THANK you for mentioning the “hazing” craze..its was great for selective fashion or editorial shoots..nowit is overdone..great tips as usual

  14. Michele on March 23, 2010 at 2:54 pm

    This is AWESOME! I am guilty of over editing. This post was perfect timing and really helped a newbie out! Thank yoU!

  15. Nikki Painter on March 23, 2010 at 3:28 pm

    Thank you for sharing these great tips Jodi!!

  16. Melissa :) on March 23, 2010 at 10:10 pm

    Awesome information – thank you! 🙂

  17. Nicole on March 24, 2010 at 2:25 pm

    I’m more of a weekend photographer (got a ‘real’ 9-5 during the week LOL) so I am just starting doing shoots for others. I’m offering a free session here and there and then I offer the prints and products off that. Even if they don’t actually purchase anything I use the watermark tool Jodi offers and pop it on to every picture. Load those on Facebook (and add a link back to your blog, website, etc) and tag that person in them and people start noticing. I’ve already got several people interested in doing some spring family shots.

  18. shell on March 25, 2010 at 11:40 am

    Thank you! This was a great reminder. I have had instructors focus on selective color techniques as if it is one of the most important part of photo editing. You have confirmed and validated for me that it is an unnecessary fad.

  19. Jay McIntyre on March 26, 2010 at 9:28 am

    thanks for these great tips. With actions, and presets, I find it is never a good idea to apply them and then walk away, there should always be some adjustments to make the image truly yours. Also, I am working very hard at getting the image as close to how I want it “in” the camera.Jay.http://www.jmphotographyonline.ca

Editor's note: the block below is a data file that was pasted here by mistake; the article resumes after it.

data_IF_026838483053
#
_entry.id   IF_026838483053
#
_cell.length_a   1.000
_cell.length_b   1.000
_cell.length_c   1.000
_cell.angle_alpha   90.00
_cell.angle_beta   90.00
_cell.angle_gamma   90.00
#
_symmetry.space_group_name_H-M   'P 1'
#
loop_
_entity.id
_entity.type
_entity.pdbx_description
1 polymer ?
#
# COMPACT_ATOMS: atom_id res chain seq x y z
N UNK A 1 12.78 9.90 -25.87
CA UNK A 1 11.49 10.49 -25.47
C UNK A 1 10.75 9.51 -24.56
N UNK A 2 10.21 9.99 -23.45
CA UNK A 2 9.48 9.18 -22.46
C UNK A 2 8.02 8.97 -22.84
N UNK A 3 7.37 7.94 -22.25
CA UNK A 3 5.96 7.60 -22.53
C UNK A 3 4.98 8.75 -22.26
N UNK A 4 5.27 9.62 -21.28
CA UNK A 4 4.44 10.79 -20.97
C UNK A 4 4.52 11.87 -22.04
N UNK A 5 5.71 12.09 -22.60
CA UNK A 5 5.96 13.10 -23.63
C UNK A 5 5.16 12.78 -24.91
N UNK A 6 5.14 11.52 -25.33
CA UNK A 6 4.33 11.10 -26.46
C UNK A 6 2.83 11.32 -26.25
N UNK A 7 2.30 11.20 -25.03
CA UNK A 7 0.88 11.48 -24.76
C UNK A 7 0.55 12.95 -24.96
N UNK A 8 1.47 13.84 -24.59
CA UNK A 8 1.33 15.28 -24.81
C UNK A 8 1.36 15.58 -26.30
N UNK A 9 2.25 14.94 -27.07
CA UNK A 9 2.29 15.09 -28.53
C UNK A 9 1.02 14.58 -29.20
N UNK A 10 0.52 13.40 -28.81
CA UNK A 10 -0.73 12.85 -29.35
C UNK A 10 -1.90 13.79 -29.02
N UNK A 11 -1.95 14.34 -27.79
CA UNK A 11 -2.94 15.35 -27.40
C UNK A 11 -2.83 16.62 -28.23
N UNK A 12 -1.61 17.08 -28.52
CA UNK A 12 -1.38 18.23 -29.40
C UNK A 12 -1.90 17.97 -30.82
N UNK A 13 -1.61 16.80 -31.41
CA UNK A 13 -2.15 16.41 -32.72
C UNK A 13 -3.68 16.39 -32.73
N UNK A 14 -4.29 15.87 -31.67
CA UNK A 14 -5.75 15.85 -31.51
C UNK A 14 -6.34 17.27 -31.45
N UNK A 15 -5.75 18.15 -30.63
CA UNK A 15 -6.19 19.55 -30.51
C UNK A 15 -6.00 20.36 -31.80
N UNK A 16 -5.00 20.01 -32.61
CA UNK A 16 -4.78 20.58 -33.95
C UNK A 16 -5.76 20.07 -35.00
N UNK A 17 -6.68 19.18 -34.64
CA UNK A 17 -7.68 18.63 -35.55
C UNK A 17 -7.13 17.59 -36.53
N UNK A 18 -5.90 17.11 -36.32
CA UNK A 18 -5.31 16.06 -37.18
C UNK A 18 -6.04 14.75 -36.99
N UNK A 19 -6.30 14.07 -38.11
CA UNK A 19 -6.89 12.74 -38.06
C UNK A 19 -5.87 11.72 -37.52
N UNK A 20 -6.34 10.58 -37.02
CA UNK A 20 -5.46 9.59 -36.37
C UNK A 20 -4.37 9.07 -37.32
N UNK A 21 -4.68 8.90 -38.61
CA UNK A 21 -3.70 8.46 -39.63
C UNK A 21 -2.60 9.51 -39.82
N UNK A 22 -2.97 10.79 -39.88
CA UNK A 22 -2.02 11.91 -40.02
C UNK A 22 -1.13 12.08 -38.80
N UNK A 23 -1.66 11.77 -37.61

20. Mindy Bush on April 2, 2010 at 11:01 am

    How much do I love this post?? A lot. It took me YEARS to figure out that the magic didn’t/shouldn’t happen in Photoshop. “Art” does not over-editing make. Thanks for taking the time to post this!

  21. coastalchickie on April 23, 2010 at 4:13 am

    I was directed to your site for the first time via a shootsac email. Great post! I agree with everything, but brides still seem to like selective color shots. They always get selected for albums, etc. I have had brides request that treatment on additional photos as well. I, too, think it’s a 1990s-ish fad, but I still include one or two along with all the of the creative edits since they always seem to like them! I got a chuckle at the “Your camera takes great pics” cartoon as well. I can’t tell you how many times I’ve heard that!

  22. Anna on April 25, 2010 at 7:56 am

    Awesome post Jodi. Being a former film shooter I resisted Photoshop for a long time. I embrace it now, but enjoy subtlety. Reserving the funky stuff for those who actually ask for it. Thank you for sharing your talent.

  23. AnneMarie Z on April 29, 2010 at 9:38 am

    Thanks for the luminosity tip! I did not know that and have been masking and trying to get my colors not so crazy but my contrast up. Tell me, do you ever play with the mechanics of contrast in your camera?? I mean, the settings- you can up the contrast there while still using manual mode?? just wondering.Thanks again!

  24. Iluminada Altobello on May 23, 2010 at 6:16 am

    Hi there may I quote some of the content from this blog if I link back to you?

  25. Karen O'Donnell on August 17, 2010 at 9:33 am